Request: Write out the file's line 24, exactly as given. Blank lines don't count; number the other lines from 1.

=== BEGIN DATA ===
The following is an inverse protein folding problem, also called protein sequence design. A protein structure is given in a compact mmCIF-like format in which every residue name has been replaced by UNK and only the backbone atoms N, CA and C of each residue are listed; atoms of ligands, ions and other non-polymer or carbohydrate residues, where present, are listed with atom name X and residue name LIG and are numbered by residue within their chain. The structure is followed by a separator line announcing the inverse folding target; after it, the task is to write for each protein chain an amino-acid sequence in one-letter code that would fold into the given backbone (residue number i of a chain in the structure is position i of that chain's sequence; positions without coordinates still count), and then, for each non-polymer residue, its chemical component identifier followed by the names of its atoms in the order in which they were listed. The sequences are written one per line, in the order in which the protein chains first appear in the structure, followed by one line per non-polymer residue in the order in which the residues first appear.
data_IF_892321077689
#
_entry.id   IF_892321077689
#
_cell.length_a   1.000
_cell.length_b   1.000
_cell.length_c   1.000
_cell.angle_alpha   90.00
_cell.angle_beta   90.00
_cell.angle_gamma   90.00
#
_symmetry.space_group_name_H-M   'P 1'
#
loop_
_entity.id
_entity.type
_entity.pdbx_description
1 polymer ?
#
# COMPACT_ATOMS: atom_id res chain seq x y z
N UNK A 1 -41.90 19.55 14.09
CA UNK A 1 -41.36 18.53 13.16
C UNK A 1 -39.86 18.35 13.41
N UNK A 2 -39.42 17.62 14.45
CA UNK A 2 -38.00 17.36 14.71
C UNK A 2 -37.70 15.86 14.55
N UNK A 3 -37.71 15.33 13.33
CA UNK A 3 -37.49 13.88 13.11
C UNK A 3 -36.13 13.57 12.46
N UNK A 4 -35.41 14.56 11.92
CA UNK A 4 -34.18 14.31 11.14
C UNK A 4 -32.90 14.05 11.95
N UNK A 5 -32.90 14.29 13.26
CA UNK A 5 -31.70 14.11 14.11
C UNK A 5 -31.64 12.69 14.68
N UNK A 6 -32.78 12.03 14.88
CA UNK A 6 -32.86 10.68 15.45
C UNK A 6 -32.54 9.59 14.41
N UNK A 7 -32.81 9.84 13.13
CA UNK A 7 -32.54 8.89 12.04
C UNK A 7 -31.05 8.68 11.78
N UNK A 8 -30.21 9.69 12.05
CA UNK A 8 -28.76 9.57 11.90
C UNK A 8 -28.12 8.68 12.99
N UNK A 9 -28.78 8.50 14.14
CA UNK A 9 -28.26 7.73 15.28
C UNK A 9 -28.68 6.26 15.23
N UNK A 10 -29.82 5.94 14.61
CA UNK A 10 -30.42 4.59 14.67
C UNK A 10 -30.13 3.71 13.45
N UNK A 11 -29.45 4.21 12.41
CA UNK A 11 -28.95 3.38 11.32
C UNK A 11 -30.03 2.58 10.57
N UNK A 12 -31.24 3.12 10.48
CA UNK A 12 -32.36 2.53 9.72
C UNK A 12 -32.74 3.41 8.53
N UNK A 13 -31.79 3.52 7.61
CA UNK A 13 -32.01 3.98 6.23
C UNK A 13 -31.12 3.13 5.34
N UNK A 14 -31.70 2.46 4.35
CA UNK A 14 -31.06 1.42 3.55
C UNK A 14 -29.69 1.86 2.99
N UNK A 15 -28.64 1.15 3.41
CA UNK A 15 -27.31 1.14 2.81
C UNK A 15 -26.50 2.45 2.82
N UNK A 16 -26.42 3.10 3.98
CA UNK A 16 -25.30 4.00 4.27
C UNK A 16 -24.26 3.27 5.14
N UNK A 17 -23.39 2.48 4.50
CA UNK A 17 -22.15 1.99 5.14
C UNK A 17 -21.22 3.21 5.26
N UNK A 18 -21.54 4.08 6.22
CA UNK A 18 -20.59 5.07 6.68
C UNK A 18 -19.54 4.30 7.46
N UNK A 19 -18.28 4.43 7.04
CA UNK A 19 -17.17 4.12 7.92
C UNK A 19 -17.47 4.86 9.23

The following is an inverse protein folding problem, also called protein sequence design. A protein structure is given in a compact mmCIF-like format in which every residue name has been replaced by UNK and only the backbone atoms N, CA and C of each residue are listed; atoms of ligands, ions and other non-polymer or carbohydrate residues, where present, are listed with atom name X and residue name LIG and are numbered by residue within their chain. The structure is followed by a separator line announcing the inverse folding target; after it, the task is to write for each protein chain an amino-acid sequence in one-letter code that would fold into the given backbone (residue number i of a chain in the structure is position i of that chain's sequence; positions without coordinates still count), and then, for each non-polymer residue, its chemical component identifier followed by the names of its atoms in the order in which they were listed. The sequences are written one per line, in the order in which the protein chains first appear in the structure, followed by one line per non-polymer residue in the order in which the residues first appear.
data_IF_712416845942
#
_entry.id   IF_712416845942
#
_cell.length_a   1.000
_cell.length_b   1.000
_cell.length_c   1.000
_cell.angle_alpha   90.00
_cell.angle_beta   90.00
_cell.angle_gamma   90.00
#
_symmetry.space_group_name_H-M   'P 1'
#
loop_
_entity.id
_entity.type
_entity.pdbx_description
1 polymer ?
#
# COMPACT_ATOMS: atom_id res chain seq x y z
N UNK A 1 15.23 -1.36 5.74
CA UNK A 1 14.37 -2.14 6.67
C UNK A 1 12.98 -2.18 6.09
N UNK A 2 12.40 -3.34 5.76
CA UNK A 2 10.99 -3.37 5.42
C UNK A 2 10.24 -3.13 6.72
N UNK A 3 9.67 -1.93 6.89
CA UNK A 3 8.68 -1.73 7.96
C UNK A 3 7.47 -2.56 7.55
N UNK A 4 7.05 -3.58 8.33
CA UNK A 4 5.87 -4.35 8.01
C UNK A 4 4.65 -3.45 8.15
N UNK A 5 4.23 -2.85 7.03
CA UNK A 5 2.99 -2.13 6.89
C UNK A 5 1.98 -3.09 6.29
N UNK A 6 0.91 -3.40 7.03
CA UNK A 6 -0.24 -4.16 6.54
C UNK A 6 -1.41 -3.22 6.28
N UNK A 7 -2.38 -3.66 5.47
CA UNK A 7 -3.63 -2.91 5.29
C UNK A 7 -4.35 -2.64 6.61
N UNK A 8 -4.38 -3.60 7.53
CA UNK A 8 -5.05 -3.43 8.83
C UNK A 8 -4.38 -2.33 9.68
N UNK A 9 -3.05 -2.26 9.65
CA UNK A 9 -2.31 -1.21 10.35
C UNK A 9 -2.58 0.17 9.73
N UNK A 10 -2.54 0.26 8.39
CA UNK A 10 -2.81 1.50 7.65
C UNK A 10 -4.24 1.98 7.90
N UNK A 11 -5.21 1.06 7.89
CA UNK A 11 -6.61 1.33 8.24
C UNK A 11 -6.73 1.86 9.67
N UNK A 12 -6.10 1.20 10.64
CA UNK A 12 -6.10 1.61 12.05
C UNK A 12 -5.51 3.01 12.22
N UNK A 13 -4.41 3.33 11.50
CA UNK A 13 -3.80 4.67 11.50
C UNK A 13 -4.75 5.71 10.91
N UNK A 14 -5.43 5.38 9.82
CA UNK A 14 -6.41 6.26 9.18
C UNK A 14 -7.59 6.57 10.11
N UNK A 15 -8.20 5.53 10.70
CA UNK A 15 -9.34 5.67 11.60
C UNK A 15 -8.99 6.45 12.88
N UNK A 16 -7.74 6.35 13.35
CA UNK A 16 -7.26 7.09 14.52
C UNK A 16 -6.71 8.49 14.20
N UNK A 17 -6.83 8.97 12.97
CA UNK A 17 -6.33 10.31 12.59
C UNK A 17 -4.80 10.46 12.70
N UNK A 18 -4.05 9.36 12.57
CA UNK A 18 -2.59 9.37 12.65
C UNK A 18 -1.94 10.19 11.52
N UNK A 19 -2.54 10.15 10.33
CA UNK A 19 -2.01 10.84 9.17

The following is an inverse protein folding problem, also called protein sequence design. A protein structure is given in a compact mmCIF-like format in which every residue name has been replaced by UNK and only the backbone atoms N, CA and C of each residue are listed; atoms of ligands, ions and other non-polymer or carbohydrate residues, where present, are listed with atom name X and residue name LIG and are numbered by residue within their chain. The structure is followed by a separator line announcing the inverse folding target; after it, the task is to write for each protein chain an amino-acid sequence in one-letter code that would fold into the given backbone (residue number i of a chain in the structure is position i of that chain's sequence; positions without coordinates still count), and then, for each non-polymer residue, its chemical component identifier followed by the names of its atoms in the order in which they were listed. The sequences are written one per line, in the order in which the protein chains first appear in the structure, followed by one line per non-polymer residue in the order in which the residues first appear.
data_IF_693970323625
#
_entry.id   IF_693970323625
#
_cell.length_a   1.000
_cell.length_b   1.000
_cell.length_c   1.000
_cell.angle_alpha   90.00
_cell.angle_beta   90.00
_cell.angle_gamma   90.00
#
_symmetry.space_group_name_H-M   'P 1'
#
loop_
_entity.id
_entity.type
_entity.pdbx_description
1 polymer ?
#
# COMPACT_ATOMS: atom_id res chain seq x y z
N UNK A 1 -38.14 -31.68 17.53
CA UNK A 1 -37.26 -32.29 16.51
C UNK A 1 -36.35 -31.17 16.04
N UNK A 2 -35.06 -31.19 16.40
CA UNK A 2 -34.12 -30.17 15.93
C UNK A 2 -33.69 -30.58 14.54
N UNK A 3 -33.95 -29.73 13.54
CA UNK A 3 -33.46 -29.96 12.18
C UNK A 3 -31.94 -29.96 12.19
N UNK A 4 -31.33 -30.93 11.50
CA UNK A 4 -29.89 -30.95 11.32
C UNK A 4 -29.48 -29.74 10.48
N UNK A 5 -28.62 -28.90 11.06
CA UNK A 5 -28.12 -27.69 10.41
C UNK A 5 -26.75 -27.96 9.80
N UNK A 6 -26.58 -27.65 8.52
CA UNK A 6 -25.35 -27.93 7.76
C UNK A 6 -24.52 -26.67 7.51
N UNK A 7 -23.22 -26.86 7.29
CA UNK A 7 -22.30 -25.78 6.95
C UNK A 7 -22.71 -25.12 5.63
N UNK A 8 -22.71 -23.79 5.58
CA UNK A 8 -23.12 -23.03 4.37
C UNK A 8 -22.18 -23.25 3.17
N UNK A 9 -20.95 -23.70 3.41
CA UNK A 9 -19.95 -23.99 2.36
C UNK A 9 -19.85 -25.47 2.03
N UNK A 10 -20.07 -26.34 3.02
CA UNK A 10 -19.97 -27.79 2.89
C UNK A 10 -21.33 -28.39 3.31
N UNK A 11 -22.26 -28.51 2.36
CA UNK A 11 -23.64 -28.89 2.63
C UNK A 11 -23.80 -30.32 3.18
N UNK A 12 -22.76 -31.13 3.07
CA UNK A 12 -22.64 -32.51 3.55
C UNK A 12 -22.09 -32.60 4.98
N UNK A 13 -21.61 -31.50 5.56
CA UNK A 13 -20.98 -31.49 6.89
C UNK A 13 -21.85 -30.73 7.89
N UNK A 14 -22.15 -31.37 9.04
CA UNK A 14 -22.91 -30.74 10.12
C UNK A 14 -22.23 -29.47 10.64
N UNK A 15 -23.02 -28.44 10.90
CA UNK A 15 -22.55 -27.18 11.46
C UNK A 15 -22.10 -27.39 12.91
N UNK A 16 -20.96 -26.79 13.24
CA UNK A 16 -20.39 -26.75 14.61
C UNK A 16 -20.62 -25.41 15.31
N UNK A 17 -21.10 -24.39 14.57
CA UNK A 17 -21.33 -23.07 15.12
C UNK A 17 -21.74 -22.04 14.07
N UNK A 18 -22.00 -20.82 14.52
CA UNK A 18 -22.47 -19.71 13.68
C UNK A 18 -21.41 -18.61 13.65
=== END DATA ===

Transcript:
C UNK A 1 -39.86 18.35 13.41